Most of us have, at some point in our lives, felt busy all day then realized we have actually done very little. This is very natural in this day and age for we live in a society that rewards distraction and overcommitment with social status. Here are two simple ways you can increase your productivity by hacking away the unnecessary.
1. Say “No”
When I was taking a management class in college awhile back the professor always praised the workhorse that would say “yes” to any and every request from not just their supervisor, but also their peers. This may seem noble to the naked eye and you yourself may love the coworker that you can always count on if you need a hand but you may have noticed that there has been little to no vertical growth for that coworker compared to those that were in the same position. It is because he is consumed in his desire to appear affable to his coworkers and swamped in the work of others that he can no longer perform the duties that were specifically given to him by a supervisor.
Know when to say no and know how to say no. You do not have to be someone who only focuses on performing your duties because you will attain the same vertical growth of the coworker that always says “yes.” Just be sure you can perform your duties with little to no stress before taking on someone else’s request. When saying no, you do not always have to give a cold response. Examples of what you can say include, “I am swamped right now and need to direct my attention to a more difficult task” or “I am not the most efficient at that task but I know that [insert coworker’s name here] is great at that.” If a supervisor asks you to do something when you have already been given another task from him and don’t think you can handle doing both say, “I would be happy to do that for you but I am already working on the previous task you gave me so which should I prioritize?”
You may currently pride yourself as having the reputation of the workhorse at your current employer because you seem amiable to others and are well respected. You may be scared to say no because you think that others will then dislike you. This is far from being right. At first, yes, you may get a disgruntled look from the requestor but in the end they will only respect you more after seeing how efficient you are at your own work.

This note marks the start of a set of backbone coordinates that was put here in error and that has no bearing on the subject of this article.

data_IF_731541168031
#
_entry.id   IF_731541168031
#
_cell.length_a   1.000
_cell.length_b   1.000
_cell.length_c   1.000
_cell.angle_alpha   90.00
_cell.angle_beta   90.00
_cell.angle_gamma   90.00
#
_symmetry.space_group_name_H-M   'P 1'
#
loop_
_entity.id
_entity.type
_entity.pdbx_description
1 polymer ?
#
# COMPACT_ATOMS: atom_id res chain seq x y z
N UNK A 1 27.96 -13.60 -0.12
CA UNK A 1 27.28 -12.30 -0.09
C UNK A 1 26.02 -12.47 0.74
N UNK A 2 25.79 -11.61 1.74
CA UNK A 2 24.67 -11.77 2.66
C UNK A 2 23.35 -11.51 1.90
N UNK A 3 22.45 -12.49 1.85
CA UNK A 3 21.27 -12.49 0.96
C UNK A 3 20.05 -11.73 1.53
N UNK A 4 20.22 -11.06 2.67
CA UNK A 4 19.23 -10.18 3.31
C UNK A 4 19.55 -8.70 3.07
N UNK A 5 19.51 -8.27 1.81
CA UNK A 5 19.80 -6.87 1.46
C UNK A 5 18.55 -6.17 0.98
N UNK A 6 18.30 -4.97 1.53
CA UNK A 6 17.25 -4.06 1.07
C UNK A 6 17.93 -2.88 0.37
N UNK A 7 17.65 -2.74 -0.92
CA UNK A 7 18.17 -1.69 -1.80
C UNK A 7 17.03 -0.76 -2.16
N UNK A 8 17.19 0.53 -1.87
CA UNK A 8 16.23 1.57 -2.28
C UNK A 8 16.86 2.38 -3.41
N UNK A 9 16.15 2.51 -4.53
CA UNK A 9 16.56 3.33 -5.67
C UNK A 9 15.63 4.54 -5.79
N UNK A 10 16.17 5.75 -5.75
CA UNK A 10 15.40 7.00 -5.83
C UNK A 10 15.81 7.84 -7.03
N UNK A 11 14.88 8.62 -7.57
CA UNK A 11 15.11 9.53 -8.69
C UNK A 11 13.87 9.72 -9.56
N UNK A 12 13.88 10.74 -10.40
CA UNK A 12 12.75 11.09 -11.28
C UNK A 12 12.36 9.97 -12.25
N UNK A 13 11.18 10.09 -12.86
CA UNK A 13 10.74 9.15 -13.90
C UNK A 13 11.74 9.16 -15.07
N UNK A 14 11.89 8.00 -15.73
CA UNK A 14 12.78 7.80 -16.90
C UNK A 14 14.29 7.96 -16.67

The other scenarios that you have to say “no” more often are in social settings. Say you are in college and a classmate asks you, “Do you want to rage tonight?” You have to be able to say no to that if you value your productivity at all. You can not let your ego convince you that your friend is right when they say, “You’re being a loser.” Be steadfast in your objective. Do not waste your time doing things that serve no purpose to you. Also, do not think that saying no to a friend a couple of times will kill the relationship. If it does, then they were no friend in the first place.
2. Have a Routine
Most successful people have a routine of some sort. Why? because it allows your brain to go about the day with minimal thought behind the actions it is performing so you free your mental capacities to focus on other matters. Without a routine, you often think about working before working. With a routine, you come in knowing what needs to be done with little to no thought behind it. When you do not have a routine it is easy for things like television, social media, or a passing friend to rob you of your time without you even noticing. One can be so consumed in electronics that they have an hour pass before they lift their head up to see what time it is. That is why it is important to have a set time during your day where you work and where you relax.
I find it beneficial to allow one hour to be free in the afternoons and most of my Saturdays so if I run into a friend I can say, “I’m busy now but can eat dinner at this time today or on Saturday.” If nothing comes up for the day then I just allow myself to read at my leisure on those free hours and Saturday. Most of the time scheduled in my routine does consist of working out in the morning, work during the day, and reading in the evening. I find routines a great to stay on track of all of my goals because I cannot say to myself, “Oh I have been so busy I forgot to workout/blog/read/etc.” You allow yourself no excuses to neglect your goals when you have a routine.
You can do more by simply doing less. Do not make things harder than they have to be for yourself. Make a routine, follow it to the t, and say “no” when you can not afford to say yes.